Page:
I heard an excellent quote I did not know came from Mark Twain: continuous improvement is better than delayed perfection. I’ve written here and elsewhere how incremental improvements taken a step at a time leads often lead to greater progress than major shifts due to the high failure rate of “big” projects. To my surprise, many more of his other insights apply to industrial engineering today.
Samuel Clements / Mark Twain wrote, “The secret to getting ahead is getting started.” Waiting for the perfect opportunity or ideal design, like so much in life, results in no progress at all because there is no such thing as perfect. Paralysis by analysis, too, leads to one never getting started. This is why I advocate the incremental improvement method – you can start now instead of waiting for budgets and scheduled time that may never appear.
“Facts are stubborn, but statistics are more pliable.” There are far more commentaries than should be on clickbait headlines that trumpet the opposite of the results of the study being discussed by the article. Less commonly discussed is how statistics are often warped to fit the results one wants or decrease the negative trend one doesn’t want others to see. The difference between excluding one rogue data point and a few can lead to a literal slippery slope.
There’s another version of the above quote by Mark Twain. “Get your facts first, then you can distort them as you please.” Knowledge based management requires collecting accurate data and applying the meaning to it; the latter step is open to interpretation and human error.
“Few things are harder to put up with than the annoyance of a good example.” Just as one unusual case leads to bad legislation, one “classic” example can lead to mistakes because it is held up as the perfect paradigm. One perfect project methodology could be replicated in other departments or lessons learned applied to other companies, but it should not turn into a hammer that gets applied when one truly needs a saw.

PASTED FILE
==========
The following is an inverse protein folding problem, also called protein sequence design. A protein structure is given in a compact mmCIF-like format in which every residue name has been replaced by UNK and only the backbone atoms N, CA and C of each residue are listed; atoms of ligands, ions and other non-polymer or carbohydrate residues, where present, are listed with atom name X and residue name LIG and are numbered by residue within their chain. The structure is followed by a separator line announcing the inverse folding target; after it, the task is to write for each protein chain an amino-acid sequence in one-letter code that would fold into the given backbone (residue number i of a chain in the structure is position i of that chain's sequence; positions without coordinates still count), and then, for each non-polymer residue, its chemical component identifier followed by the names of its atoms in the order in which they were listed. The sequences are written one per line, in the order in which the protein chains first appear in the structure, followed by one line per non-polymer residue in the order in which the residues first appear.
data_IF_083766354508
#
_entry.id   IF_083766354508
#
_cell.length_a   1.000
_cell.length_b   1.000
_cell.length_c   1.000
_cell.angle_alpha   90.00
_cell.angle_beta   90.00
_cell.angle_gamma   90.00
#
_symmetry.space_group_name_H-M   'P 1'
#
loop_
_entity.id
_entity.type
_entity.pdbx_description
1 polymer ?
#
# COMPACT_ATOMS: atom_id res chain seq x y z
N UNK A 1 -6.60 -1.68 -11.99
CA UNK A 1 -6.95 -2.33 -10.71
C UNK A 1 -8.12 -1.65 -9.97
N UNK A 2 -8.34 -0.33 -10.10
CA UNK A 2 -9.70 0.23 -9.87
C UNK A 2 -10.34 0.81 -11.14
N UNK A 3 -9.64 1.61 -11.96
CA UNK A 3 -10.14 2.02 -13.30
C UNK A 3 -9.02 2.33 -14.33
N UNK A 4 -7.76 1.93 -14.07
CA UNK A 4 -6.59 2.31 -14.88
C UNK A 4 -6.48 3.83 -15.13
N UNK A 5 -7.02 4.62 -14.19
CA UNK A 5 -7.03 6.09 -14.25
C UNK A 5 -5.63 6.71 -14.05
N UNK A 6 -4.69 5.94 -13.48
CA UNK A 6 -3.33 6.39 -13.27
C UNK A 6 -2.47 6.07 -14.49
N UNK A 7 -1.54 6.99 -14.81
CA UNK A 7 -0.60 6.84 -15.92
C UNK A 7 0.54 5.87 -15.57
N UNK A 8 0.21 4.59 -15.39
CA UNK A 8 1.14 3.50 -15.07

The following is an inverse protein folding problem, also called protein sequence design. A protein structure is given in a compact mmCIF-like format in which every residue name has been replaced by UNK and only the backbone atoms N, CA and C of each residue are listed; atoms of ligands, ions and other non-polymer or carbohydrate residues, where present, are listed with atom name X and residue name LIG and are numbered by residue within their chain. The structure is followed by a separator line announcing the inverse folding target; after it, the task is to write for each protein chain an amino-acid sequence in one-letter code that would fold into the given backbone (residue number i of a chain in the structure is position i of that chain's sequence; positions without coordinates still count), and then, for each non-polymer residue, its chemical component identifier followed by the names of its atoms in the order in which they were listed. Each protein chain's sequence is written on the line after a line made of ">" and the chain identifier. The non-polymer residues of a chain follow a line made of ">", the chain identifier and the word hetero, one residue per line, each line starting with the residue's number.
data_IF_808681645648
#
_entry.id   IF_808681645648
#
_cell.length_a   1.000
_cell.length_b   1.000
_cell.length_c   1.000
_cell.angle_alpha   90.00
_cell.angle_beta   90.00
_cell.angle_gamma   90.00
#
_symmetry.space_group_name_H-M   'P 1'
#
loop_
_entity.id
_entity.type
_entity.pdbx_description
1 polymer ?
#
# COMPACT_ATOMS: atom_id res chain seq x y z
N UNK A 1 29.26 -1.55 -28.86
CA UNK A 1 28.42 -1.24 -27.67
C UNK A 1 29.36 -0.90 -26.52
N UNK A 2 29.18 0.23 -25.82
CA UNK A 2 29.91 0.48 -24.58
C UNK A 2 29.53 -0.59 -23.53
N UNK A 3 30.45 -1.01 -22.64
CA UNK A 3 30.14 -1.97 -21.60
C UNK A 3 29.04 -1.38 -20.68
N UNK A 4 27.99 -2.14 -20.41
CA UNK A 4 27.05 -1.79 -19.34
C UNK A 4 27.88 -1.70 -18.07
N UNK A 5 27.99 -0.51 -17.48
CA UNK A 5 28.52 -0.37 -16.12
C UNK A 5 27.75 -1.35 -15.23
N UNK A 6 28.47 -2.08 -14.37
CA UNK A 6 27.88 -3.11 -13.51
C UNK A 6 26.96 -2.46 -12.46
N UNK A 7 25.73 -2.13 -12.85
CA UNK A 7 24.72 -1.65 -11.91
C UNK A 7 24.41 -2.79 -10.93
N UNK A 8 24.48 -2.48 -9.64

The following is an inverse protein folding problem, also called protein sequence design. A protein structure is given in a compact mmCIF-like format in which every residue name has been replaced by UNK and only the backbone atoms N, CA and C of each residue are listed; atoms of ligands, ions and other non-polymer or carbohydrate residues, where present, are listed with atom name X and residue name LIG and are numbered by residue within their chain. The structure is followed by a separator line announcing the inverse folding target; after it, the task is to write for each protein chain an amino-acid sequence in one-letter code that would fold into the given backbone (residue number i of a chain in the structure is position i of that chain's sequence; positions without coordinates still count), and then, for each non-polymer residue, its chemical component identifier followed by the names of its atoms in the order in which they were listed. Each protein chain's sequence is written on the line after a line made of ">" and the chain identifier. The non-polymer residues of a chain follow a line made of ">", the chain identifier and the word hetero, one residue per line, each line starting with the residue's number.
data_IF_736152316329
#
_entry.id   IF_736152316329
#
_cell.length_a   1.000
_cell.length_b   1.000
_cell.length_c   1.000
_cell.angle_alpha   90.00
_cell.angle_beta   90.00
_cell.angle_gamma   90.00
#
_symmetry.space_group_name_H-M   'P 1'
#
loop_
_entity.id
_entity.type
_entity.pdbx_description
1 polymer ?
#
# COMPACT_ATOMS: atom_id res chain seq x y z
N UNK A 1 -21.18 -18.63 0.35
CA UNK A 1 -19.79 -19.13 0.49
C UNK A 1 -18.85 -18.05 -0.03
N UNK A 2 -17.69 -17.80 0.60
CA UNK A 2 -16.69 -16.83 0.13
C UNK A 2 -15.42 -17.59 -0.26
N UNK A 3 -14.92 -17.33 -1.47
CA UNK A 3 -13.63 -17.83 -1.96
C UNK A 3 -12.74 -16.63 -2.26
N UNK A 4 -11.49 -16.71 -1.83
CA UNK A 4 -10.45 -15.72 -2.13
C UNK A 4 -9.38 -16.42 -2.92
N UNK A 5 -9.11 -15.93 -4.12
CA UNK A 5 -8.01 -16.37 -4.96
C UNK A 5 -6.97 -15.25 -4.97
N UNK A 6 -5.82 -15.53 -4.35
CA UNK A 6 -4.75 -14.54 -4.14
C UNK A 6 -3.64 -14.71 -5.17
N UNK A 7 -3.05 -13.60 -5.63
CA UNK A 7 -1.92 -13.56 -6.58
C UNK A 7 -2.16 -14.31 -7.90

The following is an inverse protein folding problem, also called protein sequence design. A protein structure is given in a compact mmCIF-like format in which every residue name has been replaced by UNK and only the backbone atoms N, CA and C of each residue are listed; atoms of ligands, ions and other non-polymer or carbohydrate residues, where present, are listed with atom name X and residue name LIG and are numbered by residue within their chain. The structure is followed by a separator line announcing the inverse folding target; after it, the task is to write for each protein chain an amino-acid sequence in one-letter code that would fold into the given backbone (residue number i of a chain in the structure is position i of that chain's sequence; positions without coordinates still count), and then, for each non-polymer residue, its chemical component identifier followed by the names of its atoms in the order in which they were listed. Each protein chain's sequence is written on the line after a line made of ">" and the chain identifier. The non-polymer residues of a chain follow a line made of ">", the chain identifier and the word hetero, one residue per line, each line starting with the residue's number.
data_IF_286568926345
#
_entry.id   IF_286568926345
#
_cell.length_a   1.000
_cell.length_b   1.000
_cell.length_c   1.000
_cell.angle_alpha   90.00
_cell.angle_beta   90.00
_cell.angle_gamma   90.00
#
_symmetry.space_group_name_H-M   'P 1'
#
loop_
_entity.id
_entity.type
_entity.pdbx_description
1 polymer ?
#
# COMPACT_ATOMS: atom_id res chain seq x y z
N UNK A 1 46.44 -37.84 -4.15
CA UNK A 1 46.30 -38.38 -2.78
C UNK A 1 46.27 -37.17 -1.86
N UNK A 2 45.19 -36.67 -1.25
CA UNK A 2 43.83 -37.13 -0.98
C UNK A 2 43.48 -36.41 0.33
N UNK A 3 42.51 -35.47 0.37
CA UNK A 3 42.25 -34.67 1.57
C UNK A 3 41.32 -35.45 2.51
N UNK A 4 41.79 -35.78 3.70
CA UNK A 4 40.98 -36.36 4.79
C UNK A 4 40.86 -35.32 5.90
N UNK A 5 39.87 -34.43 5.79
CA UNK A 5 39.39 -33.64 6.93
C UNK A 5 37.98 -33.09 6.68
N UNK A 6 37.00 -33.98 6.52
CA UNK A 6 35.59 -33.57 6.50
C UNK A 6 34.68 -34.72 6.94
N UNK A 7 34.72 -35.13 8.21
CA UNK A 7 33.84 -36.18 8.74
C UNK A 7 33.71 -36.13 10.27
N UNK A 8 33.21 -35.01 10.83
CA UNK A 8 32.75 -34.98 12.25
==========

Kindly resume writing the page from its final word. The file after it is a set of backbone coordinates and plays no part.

“Don’t let schooling interfere with your education.” I’ve witnessed the spread of credential-itis and its pernicious side effects. Variations include demands that one defer to the master’s degree holder with no experience to engineers ignoring advice from the front line lead talking about the problems they’ve been watching develop all day. The opposite of this is the use of quality circles and open solicitation of ideas from those on the shop floor to improve operations.
“It ain’t what you don’t know that gets you into trouble. It’s what you know for sure that just ain’t so.” The assumptions one makes that are incorrect cause the greatest problems. Peter Drucker’s theory of business called for challenging the assumptions on which the business model is based. Assuming the underlying assumptions are still true leads to mistakes, just as failing to see changes in the market and supply chain cause major failures down the line.
“Civilization is the limitless multiplication of unnecessary necessities.” One version of this in real life is the proliferation of features, each seen as essential because it was in the prior version.
Another variation is the continued collection of data, merely adding to the types of data collected. I’ve observed data collection performed in the hope that the data will be useful one day as well as suggested eliminating data collection fields as both labor savings and an error reduction technique.
The NSA took this to an illogical extreme, such that they were drowning in data in such volume they couldn’t find the information they needed that was the justification of the entire data collection effort in the first place. Streamlining data collection not only improves everyone’s efficiency but slows the growth of data repositories growing at 10%+ per year. In the case of online forms to be filled out by customers, cutting back on all the “necessary” data entry reduces shopping cart abandonment rates, as well.